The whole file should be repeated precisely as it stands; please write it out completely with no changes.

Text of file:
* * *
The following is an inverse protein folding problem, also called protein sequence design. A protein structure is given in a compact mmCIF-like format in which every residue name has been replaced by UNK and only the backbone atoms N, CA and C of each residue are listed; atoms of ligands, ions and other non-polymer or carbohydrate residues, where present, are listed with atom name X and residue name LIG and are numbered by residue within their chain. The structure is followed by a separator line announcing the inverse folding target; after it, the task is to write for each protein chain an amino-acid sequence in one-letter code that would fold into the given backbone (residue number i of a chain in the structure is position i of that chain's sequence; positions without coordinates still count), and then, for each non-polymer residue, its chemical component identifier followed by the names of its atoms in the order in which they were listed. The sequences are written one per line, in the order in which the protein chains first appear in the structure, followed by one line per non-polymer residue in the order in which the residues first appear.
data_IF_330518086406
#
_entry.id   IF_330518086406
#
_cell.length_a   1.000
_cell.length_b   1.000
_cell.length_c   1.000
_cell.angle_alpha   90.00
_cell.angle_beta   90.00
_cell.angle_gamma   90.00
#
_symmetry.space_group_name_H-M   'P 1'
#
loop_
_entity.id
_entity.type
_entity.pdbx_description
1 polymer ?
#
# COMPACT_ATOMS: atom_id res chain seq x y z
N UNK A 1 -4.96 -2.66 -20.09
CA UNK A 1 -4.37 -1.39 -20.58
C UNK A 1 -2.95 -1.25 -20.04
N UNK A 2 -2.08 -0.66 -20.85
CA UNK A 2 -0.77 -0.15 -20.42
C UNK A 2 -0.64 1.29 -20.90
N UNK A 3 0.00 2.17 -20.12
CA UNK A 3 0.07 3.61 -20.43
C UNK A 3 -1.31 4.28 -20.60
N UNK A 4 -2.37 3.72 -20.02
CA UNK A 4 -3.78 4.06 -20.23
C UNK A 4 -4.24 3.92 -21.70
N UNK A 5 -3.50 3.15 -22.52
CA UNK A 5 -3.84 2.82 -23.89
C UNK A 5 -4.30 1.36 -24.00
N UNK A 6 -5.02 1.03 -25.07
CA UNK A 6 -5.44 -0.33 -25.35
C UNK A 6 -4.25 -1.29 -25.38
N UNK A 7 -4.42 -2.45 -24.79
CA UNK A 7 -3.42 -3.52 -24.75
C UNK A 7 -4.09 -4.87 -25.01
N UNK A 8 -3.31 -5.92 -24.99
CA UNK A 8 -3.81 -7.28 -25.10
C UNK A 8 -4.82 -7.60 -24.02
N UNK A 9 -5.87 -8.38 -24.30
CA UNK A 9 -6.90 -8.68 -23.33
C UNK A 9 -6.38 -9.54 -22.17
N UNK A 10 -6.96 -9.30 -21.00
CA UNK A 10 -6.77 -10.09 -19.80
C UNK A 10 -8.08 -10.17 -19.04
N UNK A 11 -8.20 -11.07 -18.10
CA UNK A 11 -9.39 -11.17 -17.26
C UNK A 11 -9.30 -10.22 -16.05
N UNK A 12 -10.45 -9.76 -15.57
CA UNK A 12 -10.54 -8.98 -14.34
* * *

The following is an inverse protein folding problem, also called protein sequence design. A protein structure is given in a compact mmCIF-like format in which every residue name has been replaced by UNK and only the backbone atoms N, CA and C of each residue are listed; atoms of ligands, ions and other non-polymer or carbohydrate residues, where present, are listed with atom name X and residue name LIG and are numbered by residue within their chain. The structure is followed by a separator line announcing the inverse folding target; after it, the task is to write for each protein chain an amino-acid sequence in one-letter code that would fold into the given backbone (residue number i of a chain in the structure is position i of that chain's sequence; positions without coordinates still count), and then, for each non-polymer residue, its chemical component identifier followed by the names of its atoms in the order in which they were listed. The sequences are written one per line, in the order in which the protein chains first appear in the structure, followed by one line per non-polymer residue in the order in which the residues first appear.
data_IF_330518086406
#
_entry.id   IF_330518086406
#
_cell.length_a   1.000
_cell.length_b   1.000
_cell.length_c   1.000
_cell.angle_alpha   90.00
_cell.angle_beta   90.00
_cell.angle_gamma   90.00
#
_symmetry.space_group_name_H-M   'P 1'
#
loop_
_entity.id
_entity.type
_entity.pdbx_description
1 polymer ?
#
# COMPACT_ATOMS: atom_id res chain seq x y z
N UNK A 1 -4.96 -2.66 -20.09
CA UNK A 1 -4.37 -1.39 -20.58
C UNK A 1 -2.95 -1.25 -20.04
N UNK A 2 -2.08 -0.66 -20.85
CA UNK A 2 -0.77 -0.15 -20.42
C UNK A 2 -0.64 1.29 -20.90
N UNK A 3 0.00 2.17 -20.12
CA UNK A 3 0.07 3.61 -20.43
C UNK A 3 -1.31 4.28 -20.60
N UNK A 4 -2.37 3.72 -20.02
CA UNK A 4 -3.78 4.06 -20.23
C UNK A 4 -4.24 3.92 -21.70
N UNK A 5 -3.50 3.15 -22.52
CA UNK A 5 -3.84 2.82 -23.89
C UNK A 5 -4.30 1.36 -24.00
N UNK A 6 -5.02 1.03 -25.07
CA UNK A 6 -5.44 -0.33 -25.35
C UNK A 6 -4.25 -1.29 -25.38
N UNK A 7 -4.42 -2.45 -24.79
CA UNK A 7 -3.42 -3.52 -24.75
C UNK A 7 -4.09 -4.87 -25.01
N UNK A 8 -3.31 -5.92 -24.99
CA UNK A 8 -3.81 -7.28 -25.10
C UNK A 8 -4.82 -7.60 -24.02
N UNK A 9 -5.87 -8.38 -24.30
CA UNK A 9 -6.90 -8.68 -23.33
C UNK A 9 -6.38 -9.54 -22.17
N UNK A 10 -6.96 -9.30 -21.00
CA UNK A 10 -6.77 -10.09 -19.80
C UNK A 10 -8.08 -10.17 -19.04
N UNK A 11 -8.20 -11.07 -18.10
CA UNK A 11 -9.39 -11.17 -17.26
C UNK A 11 -9.30 -10.22 -16.05
N UNK A 12 -10.45 -9.76 -15.57
CA UNK A 12 -10.54 -8.98 -14.34